I have a tiny little Kingston thumb drive that holds 32 GB. Most of the mass and volume is plastic casing and the USB plug itself. It cost about $45, so as thumb drives go, it wasn’t all that cheap. But I sometimes imagine going back in time to about 1985 with it. I find some computer geek and speak with him. “I came from 25 years in the future and wanted to show you this. Guess how much memory this holds.” And then watching his mind be blown when I say 32 GB.

  5. #5 Eric Lund
    February 20, 2011

    Back in the mid-1990s when the Evil Overlord List was being compiled, item number 99 was, “Any data file of crucial importance will be padded to 1.45Mb in size.” I suspect that your average undergraduate student today (and possibly some readers of this blog) would have no idea of the reasoning behind that one. Hint: the highest capacity writable storage device at the time, the double-sided double-density floppy, had a capacity of 1.44 megabytes.

  6. #6 Alex Besogonov
    February 20, 2011

    Eric:

    Actually, it was possible to fit about 2.1Mb on one floopy disk, but that required non-standard formatting and special code to read it so there was no way to use them in a vanilla DOS session. 2.1Mb floppies were famously used for Win95 installation (I still have the stack of 11 floppies with Win95 somewhere).

    With careful formatting it was possible to have about 1.7Mb on one floppy without removing possibility of DOS access.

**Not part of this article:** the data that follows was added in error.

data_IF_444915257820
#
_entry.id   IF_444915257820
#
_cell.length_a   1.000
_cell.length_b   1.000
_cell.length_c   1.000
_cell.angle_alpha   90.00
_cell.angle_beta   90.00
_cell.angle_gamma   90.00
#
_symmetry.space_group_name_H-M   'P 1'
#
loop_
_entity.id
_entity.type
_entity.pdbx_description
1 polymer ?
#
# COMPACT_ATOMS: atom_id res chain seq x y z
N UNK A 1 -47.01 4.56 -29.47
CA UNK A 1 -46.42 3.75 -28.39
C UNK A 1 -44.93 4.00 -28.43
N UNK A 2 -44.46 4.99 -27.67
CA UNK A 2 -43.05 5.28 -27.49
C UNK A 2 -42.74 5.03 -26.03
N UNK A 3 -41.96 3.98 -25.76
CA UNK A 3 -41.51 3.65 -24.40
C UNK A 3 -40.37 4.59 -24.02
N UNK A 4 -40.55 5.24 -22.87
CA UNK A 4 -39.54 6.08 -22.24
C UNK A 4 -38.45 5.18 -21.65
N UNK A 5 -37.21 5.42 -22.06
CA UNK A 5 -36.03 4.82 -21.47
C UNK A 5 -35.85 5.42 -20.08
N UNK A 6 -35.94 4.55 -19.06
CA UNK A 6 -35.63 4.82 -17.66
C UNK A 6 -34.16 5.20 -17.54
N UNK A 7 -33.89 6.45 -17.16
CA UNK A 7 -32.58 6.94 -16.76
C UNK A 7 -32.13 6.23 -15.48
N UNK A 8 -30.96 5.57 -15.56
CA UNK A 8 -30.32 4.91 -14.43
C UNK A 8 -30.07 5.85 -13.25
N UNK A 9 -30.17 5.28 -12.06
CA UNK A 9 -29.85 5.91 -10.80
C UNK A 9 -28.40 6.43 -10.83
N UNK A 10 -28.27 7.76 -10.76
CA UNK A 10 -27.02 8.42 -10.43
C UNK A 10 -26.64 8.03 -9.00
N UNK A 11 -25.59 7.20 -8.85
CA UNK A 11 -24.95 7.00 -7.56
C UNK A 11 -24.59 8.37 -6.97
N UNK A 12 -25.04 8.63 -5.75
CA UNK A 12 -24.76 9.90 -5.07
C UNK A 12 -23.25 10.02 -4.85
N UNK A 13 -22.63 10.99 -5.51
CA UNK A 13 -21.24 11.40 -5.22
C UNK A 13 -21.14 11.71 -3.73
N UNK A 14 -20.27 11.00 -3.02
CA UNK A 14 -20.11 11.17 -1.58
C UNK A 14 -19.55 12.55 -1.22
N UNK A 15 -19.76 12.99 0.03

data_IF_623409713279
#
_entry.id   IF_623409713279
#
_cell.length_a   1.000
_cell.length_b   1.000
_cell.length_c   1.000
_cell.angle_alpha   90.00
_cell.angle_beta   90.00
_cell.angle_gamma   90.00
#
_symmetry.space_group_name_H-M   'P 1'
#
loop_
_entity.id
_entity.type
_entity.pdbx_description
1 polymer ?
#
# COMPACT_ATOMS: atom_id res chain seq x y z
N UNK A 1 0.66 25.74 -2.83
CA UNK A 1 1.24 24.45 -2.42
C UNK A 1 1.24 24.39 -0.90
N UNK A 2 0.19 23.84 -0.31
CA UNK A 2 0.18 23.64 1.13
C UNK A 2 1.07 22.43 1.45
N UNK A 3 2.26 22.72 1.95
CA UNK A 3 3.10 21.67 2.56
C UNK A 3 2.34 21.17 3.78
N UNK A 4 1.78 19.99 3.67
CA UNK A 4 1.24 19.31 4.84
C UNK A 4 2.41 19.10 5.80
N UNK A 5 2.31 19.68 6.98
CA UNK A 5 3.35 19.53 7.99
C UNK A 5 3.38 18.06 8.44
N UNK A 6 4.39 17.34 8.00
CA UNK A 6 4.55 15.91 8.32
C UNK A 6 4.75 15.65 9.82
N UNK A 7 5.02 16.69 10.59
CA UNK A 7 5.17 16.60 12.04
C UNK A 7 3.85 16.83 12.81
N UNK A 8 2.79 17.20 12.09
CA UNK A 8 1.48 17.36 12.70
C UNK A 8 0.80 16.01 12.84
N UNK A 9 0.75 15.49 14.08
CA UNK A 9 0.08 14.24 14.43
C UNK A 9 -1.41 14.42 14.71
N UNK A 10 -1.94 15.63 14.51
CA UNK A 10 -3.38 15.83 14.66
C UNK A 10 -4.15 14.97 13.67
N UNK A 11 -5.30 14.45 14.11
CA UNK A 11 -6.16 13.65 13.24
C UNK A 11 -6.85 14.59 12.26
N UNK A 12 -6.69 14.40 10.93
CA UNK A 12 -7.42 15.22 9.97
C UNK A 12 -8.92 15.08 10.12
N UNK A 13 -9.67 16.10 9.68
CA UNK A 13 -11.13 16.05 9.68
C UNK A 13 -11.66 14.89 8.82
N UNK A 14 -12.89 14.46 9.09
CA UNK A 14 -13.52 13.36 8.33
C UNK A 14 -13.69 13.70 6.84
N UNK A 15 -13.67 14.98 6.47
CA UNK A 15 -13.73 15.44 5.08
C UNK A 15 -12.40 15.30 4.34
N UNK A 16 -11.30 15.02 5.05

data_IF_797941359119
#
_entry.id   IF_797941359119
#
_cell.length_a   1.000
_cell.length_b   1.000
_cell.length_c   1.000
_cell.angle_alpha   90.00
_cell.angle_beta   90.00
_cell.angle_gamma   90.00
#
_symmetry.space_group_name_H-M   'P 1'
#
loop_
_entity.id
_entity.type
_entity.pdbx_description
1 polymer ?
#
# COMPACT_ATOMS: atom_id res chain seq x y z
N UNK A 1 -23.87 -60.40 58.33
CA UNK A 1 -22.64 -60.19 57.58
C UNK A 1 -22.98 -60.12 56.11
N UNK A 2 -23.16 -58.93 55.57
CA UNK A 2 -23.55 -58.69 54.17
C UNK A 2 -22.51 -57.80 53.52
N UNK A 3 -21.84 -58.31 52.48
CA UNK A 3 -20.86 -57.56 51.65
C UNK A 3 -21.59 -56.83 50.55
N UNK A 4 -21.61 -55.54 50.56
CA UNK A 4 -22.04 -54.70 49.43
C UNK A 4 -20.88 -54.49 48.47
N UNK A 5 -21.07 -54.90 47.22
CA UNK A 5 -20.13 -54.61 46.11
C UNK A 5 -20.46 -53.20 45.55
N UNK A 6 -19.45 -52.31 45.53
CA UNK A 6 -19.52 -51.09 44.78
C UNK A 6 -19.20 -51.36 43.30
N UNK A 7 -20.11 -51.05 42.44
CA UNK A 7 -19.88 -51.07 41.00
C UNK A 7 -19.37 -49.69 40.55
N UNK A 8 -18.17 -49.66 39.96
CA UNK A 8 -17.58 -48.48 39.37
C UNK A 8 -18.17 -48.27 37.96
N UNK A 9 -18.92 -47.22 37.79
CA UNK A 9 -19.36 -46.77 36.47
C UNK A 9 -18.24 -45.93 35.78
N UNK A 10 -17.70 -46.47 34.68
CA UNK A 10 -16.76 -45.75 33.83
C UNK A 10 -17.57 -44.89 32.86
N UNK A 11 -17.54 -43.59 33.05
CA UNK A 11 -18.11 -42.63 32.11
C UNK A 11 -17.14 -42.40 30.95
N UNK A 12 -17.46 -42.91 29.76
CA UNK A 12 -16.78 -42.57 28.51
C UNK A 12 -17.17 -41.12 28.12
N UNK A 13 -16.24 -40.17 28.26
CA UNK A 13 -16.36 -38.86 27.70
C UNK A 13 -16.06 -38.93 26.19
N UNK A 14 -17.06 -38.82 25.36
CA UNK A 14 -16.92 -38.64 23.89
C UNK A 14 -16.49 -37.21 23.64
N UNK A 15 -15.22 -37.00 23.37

7. #7 OmegaMom
    February 20, 2011

    I’m with Clam: I remember using CP/M (anyone remember CP/M?) on the machines at the magazine, and I remember the day all of us editors gathered around the one user station that had just gotten the 10MB–unheard of!–hard drive, oohing and ahhing at the amazing amount of storage space that one person had. Luckily for peace on the staff, more of the amazing 10MB hard drives were on order…

  8. #8 Kaleberg
    February 20, 2011

    The odd thing about computers was that all of this was predicted. I remember back in the 1970s. Everyone was talking about digital convergence. Records, movies, television shows, books, phone calls, documents, you name it, were all going to go digital, driven by the inexorable falling costs of storing, transmitting and processing data. For the most part, the time line was fairly accurate. No one understood all of the ramifications, but for the last 40 years hardware has been improving more or less on schedule and seems likely to continue improving.